Tip: More times than not, you recognize the potential in your students before they do. With that said, consider adopting strategies, lessons and activities to continually push students outside their comfort zones. For example, fostering confidence helps students realize their own potential—motivating them to venture outside their comfort levels.

You See Shifts in Student Behavior

“I had a student who was known as a difficult student by the other faculty. He tended to be disruptive and didn’t care about doing homework. I didn’t let what others said about him influence what my expectations of him were, and I challenged him to perform well in my class – to think outside the box. I gave him problems to solve and allowed him creativity to solve them. He loved the class so much he majored in it and went on to excel in the agricultural economics/business workplace. Both he and his parents have repeatedly thanked me for giving him direction and motivation to do something with his life.” – Lisa Brandau, Instructor, North Iowa Area Community College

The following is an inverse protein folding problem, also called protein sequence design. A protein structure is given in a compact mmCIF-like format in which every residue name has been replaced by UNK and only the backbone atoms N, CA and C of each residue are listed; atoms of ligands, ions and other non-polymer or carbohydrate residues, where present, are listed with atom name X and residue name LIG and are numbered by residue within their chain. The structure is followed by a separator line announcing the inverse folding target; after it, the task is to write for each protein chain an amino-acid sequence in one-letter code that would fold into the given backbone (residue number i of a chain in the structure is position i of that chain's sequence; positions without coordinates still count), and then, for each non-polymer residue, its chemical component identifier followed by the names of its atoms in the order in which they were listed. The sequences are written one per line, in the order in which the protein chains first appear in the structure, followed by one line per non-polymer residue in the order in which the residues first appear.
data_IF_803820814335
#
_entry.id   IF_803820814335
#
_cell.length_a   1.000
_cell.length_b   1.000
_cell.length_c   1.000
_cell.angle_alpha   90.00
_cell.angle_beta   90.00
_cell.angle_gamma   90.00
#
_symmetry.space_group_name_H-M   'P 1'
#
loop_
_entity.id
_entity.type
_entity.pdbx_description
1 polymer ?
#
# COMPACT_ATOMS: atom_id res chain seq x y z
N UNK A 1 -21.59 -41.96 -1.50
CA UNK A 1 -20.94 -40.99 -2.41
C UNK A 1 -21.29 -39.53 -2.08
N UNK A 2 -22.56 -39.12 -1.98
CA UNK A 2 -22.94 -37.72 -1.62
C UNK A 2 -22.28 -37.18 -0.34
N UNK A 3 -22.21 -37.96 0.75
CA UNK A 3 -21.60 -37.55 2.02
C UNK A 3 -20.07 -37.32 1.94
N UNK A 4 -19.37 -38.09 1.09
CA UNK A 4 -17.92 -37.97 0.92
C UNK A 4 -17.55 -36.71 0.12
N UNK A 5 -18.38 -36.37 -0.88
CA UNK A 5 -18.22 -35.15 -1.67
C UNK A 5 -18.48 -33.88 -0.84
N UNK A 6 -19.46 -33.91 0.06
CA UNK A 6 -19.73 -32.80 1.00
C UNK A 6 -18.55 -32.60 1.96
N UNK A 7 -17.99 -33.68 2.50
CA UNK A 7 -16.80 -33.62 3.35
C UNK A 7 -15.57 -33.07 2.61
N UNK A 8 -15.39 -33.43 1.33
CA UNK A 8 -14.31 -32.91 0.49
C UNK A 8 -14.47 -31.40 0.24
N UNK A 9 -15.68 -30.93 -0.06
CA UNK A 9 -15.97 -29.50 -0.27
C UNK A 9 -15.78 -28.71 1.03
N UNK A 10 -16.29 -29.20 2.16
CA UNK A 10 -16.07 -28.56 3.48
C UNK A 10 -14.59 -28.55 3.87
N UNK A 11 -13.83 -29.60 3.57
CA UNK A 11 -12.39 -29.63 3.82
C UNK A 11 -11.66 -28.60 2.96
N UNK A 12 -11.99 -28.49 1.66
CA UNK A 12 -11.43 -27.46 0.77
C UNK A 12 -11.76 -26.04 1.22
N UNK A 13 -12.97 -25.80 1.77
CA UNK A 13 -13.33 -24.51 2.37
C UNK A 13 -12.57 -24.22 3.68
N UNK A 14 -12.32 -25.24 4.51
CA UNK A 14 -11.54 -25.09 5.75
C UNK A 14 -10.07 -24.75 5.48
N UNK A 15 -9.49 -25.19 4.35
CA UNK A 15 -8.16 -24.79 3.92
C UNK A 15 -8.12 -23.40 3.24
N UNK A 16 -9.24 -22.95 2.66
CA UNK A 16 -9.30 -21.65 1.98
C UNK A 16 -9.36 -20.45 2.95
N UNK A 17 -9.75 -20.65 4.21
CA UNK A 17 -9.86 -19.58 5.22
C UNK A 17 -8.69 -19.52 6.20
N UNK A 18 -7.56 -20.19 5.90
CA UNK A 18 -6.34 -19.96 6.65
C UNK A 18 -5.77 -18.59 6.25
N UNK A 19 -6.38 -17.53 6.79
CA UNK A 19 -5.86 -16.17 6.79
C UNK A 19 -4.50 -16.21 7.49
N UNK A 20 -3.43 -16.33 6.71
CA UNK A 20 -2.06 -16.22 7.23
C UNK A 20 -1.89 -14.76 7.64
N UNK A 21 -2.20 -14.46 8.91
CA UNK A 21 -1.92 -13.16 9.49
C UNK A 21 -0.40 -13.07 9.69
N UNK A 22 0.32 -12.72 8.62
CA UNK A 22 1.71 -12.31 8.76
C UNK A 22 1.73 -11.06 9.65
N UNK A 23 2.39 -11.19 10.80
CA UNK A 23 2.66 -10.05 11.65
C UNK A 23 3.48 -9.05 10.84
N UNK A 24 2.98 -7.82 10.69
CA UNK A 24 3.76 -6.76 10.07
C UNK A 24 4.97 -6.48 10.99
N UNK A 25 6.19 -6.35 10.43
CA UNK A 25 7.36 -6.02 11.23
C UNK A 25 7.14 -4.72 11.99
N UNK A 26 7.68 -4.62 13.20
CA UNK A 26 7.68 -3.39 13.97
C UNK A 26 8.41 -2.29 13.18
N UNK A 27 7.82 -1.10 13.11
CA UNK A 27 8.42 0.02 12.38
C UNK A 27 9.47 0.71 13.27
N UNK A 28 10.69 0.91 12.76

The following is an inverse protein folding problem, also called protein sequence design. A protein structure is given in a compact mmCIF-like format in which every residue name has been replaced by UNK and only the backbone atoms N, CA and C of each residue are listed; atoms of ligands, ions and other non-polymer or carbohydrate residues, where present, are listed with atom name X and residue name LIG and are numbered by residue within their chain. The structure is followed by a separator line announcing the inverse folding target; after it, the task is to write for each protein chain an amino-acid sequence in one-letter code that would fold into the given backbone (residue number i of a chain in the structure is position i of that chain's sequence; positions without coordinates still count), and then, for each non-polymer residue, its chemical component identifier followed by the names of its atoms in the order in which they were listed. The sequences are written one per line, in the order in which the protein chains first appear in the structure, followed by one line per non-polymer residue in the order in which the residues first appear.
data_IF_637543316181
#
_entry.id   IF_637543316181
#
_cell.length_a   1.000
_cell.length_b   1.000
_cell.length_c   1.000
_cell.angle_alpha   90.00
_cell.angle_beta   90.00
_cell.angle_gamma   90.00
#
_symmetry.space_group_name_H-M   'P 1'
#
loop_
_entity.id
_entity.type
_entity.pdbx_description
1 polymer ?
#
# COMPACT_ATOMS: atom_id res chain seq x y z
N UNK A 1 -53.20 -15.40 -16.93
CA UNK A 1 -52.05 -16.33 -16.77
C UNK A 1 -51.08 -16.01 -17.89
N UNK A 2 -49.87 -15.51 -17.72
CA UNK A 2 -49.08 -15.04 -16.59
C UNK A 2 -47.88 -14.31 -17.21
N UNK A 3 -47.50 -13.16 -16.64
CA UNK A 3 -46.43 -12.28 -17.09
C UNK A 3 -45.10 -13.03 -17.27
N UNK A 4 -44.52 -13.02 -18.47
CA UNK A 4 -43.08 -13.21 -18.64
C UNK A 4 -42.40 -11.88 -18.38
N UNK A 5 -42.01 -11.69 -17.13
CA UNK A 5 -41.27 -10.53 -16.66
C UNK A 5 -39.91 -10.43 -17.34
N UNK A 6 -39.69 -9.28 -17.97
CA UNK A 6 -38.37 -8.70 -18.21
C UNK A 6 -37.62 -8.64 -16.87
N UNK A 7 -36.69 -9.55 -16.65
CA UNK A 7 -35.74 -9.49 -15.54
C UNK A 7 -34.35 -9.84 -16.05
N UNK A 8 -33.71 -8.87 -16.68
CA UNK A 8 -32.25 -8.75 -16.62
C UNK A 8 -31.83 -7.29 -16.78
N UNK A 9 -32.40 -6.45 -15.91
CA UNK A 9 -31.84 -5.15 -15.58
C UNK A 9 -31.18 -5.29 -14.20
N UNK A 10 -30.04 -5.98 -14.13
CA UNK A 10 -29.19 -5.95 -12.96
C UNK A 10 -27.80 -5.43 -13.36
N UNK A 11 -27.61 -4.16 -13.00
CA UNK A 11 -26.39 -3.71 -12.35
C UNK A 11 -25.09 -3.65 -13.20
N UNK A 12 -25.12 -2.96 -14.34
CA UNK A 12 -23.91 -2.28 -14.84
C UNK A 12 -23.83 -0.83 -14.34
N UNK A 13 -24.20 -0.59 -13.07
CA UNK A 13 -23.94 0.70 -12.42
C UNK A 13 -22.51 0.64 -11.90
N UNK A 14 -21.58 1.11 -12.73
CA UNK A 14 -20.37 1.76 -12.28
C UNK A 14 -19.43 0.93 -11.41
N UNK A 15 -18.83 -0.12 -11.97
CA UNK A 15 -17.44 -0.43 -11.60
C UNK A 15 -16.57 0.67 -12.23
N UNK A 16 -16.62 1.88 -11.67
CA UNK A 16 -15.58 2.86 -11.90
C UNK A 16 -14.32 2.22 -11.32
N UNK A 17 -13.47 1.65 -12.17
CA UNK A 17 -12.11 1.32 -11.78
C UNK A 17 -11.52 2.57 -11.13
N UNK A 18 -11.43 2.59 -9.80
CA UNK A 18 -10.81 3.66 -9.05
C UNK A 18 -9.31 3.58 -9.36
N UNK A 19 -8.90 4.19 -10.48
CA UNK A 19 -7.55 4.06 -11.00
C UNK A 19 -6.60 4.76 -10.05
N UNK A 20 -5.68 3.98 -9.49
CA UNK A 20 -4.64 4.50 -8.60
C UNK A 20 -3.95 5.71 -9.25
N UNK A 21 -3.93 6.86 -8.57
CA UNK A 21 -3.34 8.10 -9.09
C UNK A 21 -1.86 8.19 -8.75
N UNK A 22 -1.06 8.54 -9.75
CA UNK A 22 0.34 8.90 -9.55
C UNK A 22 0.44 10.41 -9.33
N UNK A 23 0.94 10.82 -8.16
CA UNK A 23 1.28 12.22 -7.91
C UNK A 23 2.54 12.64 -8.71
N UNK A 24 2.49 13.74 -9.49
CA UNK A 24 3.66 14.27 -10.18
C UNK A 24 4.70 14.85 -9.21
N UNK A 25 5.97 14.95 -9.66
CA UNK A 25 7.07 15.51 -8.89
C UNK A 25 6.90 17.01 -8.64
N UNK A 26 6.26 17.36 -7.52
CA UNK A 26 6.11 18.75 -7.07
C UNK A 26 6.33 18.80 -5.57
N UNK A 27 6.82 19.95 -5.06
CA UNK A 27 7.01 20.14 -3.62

Tip: Do you experience challenging student behaviors in your classroom? If so, consider fellow instructor, Shawn Orr’s tips: outlining clear expectations for students to meet while using technology as a tool to engage students in the areas they’re most receptive to learning.

Want Even More Inspiration?

Check out our Teaching Inspiration page on Today’s Learner. It’s packed with inspiring stories from fellow instructors, students and more to help convey the impact—and energy—you and your peers bring to the classroom every day.